Many students use medication to improve their performance
Students in Germany are increasingly using pills to improve their performance. The research team led by sports scientist Pavel Dietz from the Johannes Gutenberg University Mainz examined the spread of so-called brain doping among students. Accordingly, every fifth student swallows stimulants to improve his cognitive performance.
According to the results of the researchers, the use of stimulant pills is much more widespread at German universities than previously thought. While the study published by the HIS Institute for University Research on behalf of the Federal Ministry of Health around a year ago showed that only around five percent of students practice brain doping, Dietz and colleagues now conclude that this applies to around 20 percent of the students . Using an anonymous, specialized questionnaire, the researchers determined how many students took medication just to improve their cognitive performance and not to treat underlying mental illnesses such as Attention Deficit Hyperactivity Disorder (ADHD), depression, or sleep disorders.
Every fifth student practices brain doping In total, the scientists at the universities of Mainz and Tübingen surveyed 2,569 students as part of the study. They found that the “12-month prevalence for brain doping was an estimated 20 percent”. Men used pills far more often to improve their cognitive performance than women, write Dietz and colleagues in the journal "Pharmacotherapy". 23.7 percent of men used stimulant pills at least once within a year, while only 17 percent of women practiced brain doping. There was also a clear difference between the individual departments. Sports students most often used stimulants to increase their cognitive performance, the researchers report. According to the scientists, 25.4 percent of the sports students practiced brain doping, while for example only 21 percent of the students in cultural studies, 20 percent in economics and 17 percent of the students in medicine, psychology and natural sciences. Brain doping was the lowest among language students and pedagogy students, where only twelve percent of students sought to improve their performance with pharmaceuticals.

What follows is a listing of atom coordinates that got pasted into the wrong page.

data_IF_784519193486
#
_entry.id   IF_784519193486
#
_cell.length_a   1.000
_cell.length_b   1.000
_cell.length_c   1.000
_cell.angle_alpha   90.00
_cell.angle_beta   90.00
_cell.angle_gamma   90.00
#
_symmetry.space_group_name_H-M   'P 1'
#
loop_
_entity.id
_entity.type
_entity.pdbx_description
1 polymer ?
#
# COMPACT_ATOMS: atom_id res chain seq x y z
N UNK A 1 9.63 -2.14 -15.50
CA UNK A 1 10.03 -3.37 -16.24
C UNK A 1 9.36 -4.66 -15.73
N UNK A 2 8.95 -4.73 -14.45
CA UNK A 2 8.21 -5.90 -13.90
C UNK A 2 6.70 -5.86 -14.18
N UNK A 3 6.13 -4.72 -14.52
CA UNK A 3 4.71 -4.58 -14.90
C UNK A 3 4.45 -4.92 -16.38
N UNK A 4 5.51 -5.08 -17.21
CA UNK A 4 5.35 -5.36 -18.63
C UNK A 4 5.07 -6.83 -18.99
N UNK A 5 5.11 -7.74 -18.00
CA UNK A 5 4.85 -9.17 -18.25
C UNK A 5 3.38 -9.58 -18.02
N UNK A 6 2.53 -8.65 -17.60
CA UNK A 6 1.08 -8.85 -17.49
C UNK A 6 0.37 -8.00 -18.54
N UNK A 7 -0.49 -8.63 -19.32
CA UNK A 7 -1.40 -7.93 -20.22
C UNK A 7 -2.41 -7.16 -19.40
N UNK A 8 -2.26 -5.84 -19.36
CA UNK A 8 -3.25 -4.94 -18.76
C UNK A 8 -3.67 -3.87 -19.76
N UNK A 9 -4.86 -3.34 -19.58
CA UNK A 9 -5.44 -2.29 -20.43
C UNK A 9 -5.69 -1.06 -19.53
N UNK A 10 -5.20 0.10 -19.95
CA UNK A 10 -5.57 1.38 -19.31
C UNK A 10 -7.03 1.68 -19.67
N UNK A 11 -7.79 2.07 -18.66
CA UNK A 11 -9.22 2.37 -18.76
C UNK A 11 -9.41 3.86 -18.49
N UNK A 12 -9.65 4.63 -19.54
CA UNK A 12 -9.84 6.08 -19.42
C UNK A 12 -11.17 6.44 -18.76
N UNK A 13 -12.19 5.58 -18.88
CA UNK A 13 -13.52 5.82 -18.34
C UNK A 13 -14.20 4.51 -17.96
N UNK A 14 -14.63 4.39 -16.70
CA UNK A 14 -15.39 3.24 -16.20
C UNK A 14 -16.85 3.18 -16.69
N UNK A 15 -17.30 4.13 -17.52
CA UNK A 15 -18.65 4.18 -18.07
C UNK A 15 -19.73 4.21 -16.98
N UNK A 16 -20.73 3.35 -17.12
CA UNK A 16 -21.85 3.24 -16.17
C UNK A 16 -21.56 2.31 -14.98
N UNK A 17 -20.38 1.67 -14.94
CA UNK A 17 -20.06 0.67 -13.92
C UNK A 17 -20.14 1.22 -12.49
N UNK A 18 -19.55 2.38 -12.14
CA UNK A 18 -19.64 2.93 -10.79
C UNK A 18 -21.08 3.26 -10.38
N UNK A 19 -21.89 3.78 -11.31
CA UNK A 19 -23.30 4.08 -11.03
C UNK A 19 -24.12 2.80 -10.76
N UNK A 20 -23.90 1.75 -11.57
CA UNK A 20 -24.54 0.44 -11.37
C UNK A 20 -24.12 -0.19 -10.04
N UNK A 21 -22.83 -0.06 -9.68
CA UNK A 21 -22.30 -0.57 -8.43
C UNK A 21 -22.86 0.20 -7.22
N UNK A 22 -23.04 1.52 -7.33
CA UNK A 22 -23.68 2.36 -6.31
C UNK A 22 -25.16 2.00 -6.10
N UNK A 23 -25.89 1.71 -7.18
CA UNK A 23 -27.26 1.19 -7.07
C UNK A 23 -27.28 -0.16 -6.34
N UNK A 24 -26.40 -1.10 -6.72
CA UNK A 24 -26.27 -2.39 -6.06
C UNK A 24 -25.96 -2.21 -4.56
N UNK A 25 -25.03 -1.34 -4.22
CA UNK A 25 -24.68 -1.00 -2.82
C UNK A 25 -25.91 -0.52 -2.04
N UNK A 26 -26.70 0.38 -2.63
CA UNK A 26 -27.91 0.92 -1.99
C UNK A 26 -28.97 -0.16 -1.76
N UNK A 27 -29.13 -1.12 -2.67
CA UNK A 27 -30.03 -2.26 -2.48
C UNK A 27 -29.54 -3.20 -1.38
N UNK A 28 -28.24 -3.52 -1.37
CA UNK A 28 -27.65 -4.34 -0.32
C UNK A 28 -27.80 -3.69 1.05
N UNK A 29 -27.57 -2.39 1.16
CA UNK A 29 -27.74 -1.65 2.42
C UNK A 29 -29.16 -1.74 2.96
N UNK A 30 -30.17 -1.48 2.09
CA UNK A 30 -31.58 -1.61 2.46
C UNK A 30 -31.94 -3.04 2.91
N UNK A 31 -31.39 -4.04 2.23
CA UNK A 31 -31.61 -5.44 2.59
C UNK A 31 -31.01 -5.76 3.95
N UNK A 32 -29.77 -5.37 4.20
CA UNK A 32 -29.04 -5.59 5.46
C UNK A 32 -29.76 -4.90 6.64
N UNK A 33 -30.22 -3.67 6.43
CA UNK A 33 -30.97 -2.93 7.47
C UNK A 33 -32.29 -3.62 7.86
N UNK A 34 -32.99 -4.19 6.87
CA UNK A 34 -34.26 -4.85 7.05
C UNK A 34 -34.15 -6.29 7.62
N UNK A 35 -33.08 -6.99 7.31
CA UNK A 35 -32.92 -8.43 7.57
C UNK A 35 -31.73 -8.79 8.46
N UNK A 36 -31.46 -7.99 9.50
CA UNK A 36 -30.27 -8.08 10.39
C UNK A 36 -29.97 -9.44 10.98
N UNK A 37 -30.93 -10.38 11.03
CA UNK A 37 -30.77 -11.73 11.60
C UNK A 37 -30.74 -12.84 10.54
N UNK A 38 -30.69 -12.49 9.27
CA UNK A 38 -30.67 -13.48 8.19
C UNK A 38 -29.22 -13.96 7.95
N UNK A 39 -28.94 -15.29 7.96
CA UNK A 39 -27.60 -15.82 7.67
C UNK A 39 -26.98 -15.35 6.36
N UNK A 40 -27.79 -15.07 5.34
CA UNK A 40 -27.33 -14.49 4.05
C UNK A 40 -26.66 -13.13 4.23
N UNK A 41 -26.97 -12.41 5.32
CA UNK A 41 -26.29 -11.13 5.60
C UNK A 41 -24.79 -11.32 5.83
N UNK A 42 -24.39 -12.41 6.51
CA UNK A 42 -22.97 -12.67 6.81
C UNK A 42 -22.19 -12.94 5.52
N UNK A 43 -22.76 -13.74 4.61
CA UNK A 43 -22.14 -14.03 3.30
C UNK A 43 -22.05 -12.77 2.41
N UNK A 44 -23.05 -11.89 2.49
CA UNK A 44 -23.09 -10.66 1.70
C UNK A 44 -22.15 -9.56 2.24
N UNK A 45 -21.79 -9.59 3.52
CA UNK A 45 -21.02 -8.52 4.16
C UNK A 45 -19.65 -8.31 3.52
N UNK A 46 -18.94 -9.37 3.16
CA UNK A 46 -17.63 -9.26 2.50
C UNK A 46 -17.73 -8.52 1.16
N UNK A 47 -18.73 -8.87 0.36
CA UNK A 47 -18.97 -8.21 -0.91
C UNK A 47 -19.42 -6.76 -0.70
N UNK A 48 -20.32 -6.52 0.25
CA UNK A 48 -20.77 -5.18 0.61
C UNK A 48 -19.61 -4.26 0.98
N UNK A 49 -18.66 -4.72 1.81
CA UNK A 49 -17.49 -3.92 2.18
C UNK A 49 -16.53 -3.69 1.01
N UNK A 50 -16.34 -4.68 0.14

Brain doping most widespread among freshmen Students The researchers also found that popular brain doping drugs such as caffeine tablets or prescription Alzheimer's drugs, amphetamines and the ADHD drug Ritalin (active ingredient methylphenidate), were increasingly being misused by younger students for brain doping , while in the higher semester the attempts to improve cognitive performance with medicines decrease significantly. On average, 24.3 percent of first-year students use brain doping; in later semesters, the proportion was only 16.7 percent, Dietz and colleagues report. Overall, however, brain doping is alarmingly widespread among both younger and older students. (fp)
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